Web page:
Yet I am hearing more and more whispers of pushback from the blogosphere against the amount of technology and how more and more runners are beginning to run naked more often (no that is not without clothes, but without electronics).
How is this affecting me?
I have noticed that I am started to look at technology and how I use it for running a little differently over the past week or so.
Instead of focusing on enjoying my runs, it seems I have been more worried about whether my GPS is connected to its satellite correctly, are my splits are accurate (did I run at a 1.02, .97, or 1.45, instead of 1.0 mile) , how far off is the GPS is at the end of a run (was this run 13.1, 13.33 or 13.67), did it sync to the website(s), can I go in and adjust the mileage to what it actually was, did it post to Facebook, Twitter or DailyMile, instead of enjoying my run.
If the GPS device, App or web site I am using isn’t working just so, then I have been thinking, do I need a different iPhone App/website – one that is more accurate or more visually appealing than the last one or do I need to go out and spend several hundred dollars on a new GPS device that is supposed to be much more accurate?
Over the past few weeks I have spent a lot of time and effort researching the answer to these questions, with no solid answers.
After all I want to accurately document my mileage/times/pace and have the graphs/reports be visually appealing, so that I can share it with my running community.
I do remember a time
Yes I am that old and no we didn’t always have digital methods to capture, collate or display data. The truth is that I am not a digital native and don’t always believe that having things in a digital format, solves all the world’s problems.
It used to be the biggest worry I had was finding a running log that I liked in December (for the next year), finding a pen, remembering to log my runs and transfer the data to the back of the books where the summaries were located. Usually, it took all of 5-10 minutes (often less) to record everything I needed to document my running.
In today’s age of GPS, websites, social media and digital everything else, it seems that simply recording, interpreting and then publishing/posting my running data has taken on a life of its own and become something that ends up taking a lot more time than it should.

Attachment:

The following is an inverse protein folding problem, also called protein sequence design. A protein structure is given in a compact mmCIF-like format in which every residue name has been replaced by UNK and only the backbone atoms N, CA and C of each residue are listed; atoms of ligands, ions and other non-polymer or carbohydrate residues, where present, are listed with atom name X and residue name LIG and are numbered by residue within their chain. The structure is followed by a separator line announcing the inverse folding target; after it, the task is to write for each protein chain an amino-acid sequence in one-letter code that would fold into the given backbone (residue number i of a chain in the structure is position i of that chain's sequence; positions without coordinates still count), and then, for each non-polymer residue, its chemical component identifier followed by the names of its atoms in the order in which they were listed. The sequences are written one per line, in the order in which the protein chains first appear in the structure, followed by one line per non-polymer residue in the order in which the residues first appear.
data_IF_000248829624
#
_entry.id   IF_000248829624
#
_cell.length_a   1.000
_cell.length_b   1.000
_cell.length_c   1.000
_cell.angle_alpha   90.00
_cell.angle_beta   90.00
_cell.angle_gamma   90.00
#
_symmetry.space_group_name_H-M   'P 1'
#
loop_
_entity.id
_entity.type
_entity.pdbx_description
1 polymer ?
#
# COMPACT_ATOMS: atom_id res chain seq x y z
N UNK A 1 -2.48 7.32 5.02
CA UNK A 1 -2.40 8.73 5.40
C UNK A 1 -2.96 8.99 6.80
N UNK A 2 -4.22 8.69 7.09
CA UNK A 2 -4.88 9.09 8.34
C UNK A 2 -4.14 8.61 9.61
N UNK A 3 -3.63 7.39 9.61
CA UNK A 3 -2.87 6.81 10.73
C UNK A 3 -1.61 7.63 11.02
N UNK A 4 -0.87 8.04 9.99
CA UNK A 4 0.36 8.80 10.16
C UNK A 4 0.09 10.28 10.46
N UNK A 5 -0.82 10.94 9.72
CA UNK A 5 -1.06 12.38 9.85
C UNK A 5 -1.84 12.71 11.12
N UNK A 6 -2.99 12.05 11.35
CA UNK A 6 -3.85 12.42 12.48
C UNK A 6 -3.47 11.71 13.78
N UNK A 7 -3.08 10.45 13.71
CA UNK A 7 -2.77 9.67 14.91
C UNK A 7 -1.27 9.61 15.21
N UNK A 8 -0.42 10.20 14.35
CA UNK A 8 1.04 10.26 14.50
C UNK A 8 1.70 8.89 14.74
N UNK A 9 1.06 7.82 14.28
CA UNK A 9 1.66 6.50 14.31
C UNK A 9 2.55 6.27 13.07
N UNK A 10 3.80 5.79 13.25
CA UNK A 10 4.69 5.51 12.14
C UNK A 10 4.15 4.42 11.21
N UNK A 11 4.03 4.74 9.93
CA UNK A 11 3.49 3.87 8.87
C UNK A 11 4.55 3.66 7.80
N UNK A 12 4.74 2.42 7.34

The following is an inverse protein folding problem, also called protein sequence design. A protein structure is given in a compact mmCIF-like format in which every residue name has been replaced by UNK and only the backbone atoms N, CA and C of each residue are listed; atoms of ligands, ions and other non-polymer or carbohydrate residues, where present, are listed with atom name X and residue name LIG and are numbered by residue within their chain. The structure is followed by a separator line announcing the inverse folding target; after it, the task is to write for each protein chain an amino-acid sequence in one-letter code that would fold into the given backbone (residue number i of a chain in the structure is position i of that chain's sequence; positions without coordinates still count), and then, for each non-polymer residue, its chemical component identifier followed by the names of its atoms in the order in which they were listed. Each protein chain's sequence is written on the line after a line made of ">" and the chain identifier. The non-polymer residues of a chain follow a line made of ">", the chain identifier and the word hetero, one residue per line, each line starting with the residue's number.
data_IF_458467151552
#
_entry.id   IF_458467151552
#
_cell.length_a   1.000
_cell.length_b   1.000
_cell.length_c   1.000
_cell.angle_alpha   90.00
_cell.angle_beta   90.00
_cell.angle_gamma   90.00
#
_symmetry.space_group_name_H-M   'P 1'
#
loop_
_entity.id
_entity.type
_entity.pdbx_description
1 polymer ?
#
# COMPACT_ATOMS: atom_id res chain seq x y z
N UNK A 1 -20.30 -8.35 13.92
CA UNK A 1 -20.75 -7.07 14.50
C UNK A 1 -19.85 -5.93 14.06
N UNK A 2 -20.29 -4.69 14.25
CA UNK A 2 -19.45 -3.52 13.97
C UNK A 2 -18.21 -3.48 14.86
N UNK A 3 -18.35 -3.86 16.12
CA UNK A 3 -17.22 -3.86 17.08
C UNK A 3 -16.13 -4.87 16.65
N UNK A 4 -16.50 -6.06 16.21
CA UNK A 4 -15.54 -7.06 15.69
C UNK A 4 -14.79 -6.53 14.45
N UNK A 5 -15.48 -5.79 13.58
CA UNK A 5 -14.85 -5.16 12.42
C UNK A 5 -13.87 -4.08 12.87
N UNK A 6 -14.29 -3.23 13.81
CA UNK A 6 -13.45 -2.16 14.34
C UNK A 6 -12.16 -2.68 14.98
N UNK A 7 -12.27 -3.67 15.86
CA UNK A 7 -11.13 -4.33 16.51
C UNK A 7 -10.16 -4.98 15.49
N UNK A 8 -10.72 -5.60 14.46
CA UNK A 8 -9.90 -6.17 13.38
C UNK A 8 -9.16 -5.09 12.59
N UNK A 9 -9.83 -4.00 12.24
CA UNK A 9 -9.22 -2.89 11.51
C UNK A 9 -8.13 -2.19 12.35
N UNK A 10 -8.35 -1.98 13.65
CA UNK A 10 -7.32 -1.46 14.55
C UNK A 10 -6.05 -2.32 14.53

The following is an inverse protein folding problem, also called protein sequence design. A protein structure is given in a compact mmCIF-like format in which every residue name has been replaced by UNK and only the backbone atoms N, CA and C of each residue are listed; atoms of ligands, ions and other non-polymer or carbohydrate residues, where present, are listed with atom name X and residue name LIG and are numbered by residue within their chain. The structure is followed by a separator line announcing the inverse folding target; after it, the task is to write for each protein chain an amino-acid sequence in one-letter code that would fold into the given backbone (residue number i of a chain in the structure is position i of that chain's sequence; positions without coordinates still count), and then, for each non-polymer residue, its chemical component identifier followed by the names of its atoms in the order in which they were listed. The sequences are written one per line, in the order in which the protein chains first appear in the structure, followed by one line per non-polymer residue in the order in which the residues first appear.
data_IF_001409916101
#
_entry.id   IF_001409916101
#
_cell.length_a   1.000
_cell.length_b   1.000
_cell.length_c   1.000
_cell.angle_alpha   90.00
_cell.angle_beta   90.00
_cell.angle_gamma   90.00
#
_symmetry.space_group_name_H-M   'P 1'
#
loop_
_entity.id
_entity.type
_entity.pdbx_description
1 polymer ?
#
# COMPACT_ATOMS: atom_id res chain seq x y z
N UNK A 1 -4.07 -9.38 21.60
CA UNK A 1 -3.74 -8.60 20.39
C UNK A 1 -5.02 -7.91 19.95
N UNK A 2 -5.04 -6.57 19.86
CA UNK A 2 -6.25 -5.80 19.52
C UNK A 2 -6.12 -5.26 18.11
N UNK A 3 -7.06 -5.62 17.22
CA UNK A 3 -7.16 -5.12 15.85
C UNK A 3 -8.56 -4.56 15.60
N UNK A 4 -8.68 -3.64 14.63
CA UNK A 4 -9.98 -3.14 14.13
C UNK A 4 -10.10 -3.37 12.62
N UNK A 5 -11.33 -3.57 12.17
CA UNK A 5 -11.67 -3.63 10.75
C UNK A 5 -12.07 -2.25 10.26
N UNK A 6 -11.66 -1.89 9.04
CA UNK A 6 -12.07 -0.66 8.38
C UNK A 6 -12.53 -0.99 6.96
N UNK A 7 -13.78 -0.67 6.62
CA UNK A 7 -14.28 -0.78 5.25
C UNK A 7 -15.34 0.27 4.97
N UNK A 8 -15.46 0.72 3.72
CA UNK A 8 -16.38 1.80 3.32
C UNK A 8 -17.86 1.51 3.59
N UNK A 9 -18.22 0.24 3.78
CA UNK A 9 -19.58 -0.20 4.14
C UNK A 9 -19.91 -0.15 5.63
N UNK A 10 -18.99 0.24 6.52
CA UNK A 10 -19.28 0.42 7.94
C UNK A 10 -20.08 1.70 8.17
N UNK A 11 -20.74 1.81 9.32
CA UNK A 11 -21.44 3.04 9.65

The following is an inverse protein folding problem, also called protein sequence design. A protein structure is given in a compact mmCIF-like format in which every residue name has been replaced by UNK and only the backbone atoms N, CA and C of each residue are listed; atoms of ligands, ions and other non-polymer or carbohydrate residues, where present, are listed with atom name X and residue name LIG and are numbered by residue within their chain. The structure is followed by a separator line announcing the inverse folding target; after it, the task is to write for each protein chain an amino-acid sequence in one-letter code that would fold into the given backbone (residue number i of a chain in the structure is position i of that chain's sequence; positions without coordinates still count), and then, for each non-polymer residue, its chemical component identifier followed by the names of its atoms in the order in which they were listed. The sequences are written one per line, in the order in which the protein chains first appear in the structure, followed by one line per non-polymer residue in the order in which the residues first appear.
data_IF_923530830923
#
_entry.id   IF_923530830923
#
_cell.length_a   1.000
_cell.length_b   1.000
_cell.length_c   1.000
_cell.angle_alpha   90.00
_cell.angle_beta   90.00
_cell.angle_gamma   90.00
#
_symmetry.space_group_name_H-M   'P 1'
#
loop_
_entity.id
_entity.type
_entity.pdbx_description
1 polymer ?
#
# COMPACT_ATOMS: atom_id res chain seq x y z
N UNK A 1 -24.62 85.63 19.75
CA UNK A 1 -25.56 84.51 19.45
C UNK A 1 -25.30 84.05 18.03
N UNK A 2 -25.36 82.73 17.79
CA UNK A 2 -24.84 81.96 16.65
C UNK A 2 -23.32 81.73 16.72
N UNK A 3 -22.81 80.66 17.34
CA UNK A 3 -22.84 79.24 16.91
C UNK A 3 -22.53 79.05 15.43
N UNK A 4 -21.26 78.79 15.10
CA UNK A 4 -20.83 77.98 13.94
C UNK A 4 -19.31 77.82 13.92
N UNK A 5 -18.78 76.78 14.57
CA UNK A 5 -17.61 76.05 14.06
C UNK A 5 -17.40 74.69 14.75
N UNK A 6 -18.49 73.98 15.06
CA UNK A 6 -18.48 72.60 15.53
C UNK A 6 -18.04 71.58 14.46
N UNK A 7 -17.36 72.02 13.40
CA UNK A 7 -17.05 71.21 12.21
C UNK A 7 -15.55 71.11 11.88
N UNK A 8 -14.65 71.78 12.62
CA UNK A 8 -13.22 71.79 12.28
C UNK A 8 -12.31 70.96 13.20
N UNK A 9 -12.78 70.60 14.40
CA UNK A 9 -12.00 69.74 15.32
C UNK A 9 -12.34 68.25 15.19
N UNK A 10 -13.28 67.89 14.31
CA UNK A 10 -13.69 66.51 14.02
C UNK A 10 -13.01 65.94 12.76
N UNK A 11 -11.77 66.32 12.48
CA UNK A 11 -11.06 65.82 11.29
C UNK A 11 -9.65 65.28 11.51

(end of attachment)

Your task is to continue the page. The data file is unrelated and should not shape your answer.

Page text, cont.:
Sure GPS and the associated websites are useful tools, to record your data quickly and easily (when it works correctly), allows you to display the data in ways that make sense to the developers and sometimes you, have graphics to aid that interpretation and to show the world that you are not a fantasy runner, but at what point is data, simply too much data?
What I really need to know
These are the questions that I want to be able to answer about my running:
- Yes I am improving – a lot
- Yes I am improving – slowly
- No I am not improving
- No I am getting worse (getting old sucks)
- Boy it sucks to be injured
Do I need mountains of data to prove any of these – nope a quick review of my weekly mileage or monthly summaries, race or tempo workouts results, my weight (yes this is important) and how I am feeling will answer those holistic questions.
I am not an elite runner or even a very good local one, but I am trying to be as good a runner as I can, while still enjoying my running and not being an asshat or being stupid about it.
The mountains of data might give me a specific numbers about how much better or worse I am doing. i.e. I am averaging an 8:55 mile pace for my runs this year or that my average run is 5.6 miles versus what ever it was last year. But do I really look at this data very often – no and I don’t believe that any one else is looking all that closely at it either.
No Pen/Paper Logs
I am not going back to pen and paper and my remarks are going to be here on my blog and be less concerned about showing data points to the world and focus more about what I am seeing, thinking and hearing when I am out running.
Yes I will keep up with the latest and greatest technology as it applies to running, but will look a lot more closely at the added benefit that something actually brings to my running versus the “cool” or “geek” factor of having the newest gadget means.
The reality is that
Does this mean I am going to stop being a geek, hell no, but it might mean that when I am out running, it is a time that I can disconnect a little and be less of one. Who knows maybe my age is beginning to show a little and the old curmudgeon is coming out to pay a visit – darn Boomer.
Not everyone will agree with me one the direction that I am going (rather retro) and many might want even more data then they have now. My question will be, how much data do we really need to run and how will you actually use the data and for how long?
After all it is just data and creating data is not why I run, the data is a result of my running. Sometimes I think that we forget that, when we get so caught up in analyzing data and stop enjoying the running.